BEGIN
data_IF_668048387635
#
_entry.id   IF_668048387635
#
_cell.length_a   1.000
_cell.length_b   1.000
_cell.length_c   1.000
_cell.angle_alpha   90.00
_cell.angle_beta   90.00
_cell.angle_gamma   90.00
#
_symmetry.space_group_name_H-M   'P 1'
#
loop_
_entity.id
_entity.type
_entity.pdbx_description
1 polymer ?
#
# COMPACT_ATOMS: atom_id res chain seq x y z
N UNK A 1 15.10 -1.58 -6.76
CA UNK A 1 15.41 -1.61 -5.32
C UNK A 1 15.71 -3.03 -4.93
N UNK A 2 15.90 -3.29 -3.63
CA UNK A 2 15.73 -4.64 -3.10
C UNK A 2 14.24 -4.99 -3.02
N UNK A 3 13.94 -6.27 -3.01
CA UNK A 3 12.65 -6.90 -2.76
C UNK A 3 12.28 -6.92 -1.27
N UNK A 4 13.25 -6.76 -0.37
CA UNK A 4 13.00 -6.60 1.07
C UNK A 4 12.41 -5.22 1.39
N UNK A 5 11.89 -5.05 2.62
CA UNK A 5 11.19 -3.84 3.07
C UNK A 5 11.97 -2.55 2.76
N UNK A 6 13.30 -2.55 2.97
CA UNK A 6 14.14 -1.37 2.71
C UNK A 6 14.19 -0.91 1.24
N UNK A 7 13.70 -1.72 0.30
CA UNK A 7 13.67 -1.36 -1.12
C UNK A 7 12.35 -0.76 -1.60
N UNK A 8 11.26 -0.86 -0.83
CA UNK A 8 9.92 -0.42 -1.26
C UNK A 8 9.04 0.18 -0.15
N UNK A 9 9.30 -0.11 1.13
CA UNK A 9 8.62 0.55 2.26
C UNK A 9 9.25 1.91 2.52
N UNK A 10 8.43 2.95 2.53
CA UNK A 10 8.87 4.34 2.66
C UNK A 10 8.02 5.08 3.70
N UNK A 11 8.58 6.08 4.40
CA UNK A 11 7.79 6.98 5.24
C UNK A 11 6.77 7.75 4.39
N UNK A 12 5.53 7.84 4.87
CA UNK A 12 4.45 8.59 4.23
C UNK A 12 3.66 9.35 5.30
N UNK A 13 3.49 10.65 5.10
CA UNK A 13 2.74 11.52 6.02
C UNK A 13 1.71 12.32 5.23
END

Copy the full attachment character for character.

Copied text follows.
data_IF_668048387635
#
_entry.id   IF_668048387635
#
_cell.length_a   1.000
_cell.length_b   1.000
_cell.length_c   1.000
_cell.angle_alpha   90.00
_cell.angle_beta   90.00
_cell.angle_gamma   90.00
#
_symmetry.space_group_name_H-M   'P 1'
#
loop_
_entity.id
_entity.type
_entity.pdbx_description
1 polymer ?
#
# COMPACT_ATOMS: atom_id res chain seq x y z
N UNK A 1 15.10 -1.58 -6.76
CA UNK A 1 15.41 -1.61 -5.32
C UNK A 1 15.71 -3.03 -4.93
N UNK A 2 15.90 -3.29 -3.63
CA UNK A 2 15.73 -4.64 -3.10
C UNK A 2 14.24 -4.99 -3.02
N UNK A 3 13.94 -6.27 -3.01
CA UNK A 3 12.65 -6.90 -2.76
C UNK A 3 12.28 -6.92 -1.27
N UNK A 4 13.25 -6.76 -0.37
CA UNK A 4 13.00 -6.60 1.07
C UNK A 4 12.41 -5.22 1.39
N UNK A 5 11.89 -5.05 2.62
CA UNK A 5 11.19 -3.84 3.07
C UNK A 5 11.97 -2.55 2.76
N UNK A 6 13.30 -2.55 2.97
CA UNK A 6 14.14 -1.37 2.71
C UNK A 6 14.19 -0.91 1.24
N UNK A 7 13.70 -1.72 0.30
CA UNK A 7 13.67 -1.36 -1.12
C UNK A 7 12.35 -0.76 -1.60
N UNK A 8 11.26 -0.86 -0.83
CA UNK A 8 9.92 -0.42 -1.26
C UNK A 8 9.04 0.18 -0.15
N UNK A 9 9.30 -0.11 1.13
CA UNK A 9 8.62 0.55 2.26
C UNK A 9 9.25 1.91 2.52
N UNK A 10 8.43 2.95 2.53
CA UNK A 10 8.87 4.34 2.66
C UNK A 10 8.02 5.08 3.70
N UNK A 11 8.58 6.08 4.40
CA UNK A 11 7.79 6.98 5.24
C UNK A 11 6.77 7.75 4.39
N UNK A 12 5.53 7.84 4.87
CA UNK A 12 4.45 8.59 4.23
C UNK A 12 3.66 9.35 5.30
N UNK A 13 3.49 10.65 5.10
CA UNK A 13 2.74 11.52 6.02
C UNK A 13 1.71 12.32 5.23